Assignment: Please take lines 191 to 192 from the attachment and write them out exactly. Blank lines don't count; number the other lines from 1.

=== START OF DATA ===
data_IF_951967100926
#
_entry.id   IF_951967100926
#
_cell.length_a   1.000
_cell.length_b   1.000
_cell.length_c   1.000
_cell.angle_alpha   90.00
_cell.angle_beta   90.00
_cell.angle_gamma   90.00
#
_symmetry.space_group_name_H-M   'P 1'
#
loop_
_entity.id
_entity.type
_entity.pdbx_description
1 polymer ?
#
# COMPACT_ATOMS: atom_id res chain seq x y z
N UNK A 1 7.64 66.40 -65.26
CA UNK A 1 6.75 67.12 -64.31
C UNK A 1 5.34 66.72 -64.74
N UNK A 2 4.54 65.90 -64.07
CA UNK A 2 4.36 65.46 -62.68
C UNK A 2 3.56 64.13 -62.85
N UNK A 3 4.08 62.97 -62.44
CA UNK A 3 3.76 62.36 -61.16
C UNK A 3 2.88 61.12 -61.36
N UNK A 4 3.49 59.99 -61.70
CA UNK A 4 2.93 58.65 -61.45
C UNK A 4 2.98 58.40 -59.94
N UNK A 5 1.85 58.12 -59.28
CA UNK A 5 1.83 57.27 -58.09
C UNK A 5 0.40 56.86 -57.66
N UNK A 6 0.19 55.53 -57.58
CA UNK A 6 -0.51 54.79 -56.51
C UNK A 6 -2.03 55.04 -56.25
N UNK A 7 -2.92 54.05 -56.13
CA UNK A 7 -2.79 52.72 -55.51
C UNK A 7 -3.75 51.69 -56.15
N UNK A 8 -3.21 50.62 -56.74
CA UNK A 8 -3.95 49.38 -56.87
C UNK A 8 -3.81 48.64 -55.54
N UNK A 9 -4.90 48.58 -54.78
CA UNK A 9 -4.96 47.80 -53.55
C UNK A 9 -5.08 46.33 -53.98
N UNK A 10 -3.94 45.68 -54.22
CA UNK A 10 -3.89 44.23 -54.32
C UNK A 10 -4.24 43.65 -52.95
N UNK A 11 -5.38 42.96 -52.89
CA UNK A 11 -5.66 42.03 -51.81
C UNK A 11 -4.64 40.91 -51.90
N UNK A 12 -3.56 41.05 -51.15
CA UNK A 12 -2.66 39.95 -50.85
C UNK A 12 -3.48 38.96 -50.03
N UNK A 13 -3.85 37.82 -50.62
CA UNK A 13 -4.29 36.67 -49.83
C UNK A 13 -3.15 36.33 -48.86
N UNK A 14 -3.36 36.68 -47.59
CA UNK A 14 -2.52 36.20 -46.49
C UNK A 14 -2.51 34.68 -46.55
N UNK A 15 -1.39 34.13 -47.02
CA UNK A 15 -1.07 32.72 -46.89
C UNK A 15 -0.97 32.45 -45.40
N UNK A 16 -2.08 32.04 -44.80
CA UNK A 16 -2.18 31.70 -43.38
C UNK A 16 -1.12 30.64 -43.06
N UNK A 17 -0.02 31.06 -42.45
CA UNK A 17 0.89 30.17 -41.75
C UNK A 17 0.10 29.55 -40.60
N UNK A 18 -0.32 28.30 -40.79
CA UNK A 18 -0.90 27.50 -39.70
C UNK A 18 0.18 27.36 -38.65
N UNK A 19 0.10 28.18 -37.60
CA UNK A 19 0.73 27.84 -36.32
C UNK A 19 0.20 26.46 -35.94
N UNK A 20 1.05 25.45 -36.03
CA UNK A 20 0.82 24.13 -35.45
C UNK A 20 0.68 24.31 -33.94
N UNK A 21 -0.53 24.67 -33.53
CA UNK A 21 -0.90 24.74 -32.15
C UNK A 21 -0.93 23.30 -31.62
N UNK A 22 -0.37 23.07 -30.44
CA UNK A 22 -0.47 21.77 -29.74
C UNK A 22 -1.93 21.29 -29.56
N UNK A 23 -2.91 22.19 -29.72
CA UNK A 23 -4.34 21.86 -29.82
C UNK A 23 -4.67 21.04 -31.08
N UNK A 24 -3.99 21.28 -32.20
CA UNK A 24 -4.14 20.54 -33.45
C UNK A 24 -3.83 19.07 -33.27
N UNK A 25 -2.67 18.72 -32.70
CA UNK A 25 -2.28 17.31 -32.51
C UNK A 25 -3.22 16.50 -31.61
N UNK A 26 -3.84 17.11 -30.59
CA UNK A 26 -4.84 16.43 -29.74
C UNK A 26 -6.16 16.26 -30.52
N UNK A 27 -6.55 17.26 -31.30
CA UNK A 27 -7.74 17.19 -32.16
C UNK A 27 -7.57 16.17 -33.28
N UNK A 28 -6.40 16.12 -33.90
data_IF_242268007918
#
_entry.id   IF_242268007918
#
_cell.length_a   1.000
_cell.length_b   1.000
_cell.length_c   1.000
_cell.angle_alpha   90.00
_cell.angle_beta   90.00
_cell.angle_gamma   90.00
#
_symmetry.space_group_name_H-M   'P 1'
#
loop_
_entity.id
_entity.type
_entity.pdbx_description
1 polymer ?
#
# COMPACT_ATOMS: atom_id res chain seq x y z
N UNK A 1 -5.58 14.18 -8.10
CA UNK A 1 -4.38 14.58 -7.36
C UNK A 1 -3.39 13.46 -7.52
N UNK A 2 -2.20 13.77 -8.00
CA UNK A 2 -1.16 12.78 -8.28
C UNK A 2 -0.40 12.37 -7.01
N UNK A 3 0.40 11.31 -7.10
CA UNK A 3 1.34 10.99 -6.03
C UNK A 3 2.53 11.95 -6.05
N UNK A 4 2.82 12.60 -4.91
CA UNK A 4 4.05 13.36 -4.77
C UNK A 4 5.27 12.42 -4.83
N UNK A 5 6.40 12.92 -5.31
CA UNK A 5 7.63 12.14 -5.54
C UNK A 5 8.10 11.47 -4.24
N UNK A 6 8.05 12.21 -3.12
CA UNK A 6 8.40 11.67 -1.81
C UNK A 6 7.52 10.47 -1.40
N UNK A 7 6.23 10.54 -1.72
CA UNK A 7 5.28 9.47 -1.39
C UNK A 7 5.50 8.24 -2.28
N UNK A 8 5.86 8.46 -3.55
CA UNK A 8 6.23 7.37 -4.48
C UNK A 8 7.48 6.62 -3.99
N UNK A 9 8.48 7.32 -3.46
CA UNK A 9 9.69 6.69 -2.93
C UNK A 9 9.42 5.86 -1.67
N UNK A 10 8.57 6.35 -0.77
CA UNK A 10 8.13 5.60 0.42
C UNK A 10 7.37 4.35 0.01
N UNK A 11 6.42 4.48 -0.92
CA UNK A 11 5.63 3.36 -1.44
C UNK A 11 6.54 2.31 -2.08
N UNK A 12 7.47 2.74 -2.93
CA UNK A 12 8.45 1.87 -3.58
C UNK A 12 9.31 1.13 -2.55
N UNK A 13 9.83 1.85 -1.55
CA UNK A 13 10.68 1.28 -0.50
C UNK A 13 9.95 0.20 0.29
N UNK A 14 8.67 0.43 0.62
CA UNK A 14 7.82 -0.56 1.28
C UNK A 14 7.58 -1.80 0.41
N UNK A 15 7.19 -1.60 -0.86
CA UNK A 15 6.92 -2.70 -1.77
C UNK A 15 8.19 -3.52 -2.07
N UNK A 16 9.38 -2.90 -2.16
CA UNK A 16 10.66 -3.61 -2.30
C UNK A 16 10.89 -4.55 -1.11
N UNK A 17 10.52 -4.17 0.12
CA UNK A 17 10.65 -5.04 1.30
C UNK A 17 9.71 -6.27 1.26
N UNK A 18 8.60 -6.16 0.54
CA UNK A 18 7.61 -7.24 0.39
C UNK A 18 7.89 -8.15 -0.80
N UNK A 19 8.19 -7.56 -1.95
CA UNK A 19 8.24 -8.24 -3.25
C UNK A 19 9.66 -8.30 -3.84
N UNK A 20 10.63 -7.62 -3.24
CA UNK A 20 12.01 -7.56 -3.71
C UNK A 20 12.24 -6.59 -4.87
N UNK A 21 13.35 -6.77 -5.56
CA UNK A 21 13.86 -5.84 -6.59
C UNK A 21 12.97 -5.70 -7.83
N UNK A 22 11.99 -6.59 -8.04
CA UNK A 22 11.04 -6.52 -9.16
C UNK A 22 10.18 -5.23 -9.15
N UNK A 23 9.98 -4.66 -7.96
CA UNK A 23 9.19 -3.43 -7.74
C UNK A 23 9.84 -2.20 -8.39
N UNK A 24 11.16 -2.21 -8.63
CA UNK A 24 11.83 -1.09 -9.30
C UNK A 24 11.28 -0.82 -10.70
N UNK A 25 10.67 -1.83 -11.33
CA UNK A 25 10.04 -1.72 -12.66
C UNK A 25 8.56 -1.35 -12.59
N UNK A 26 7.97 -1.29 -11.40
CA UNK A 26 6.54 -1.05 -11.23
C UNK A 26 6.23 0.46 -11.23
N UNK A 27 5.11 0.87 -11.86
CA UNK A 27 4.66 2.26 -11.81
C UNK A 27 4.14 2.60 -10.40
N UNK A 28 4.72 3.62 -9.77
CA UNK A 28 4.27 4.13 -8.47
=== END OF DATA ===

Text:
C UNK A 23 9.84 -2.20 -8.39
N UNK A 24 11.16 -2.21 -8.63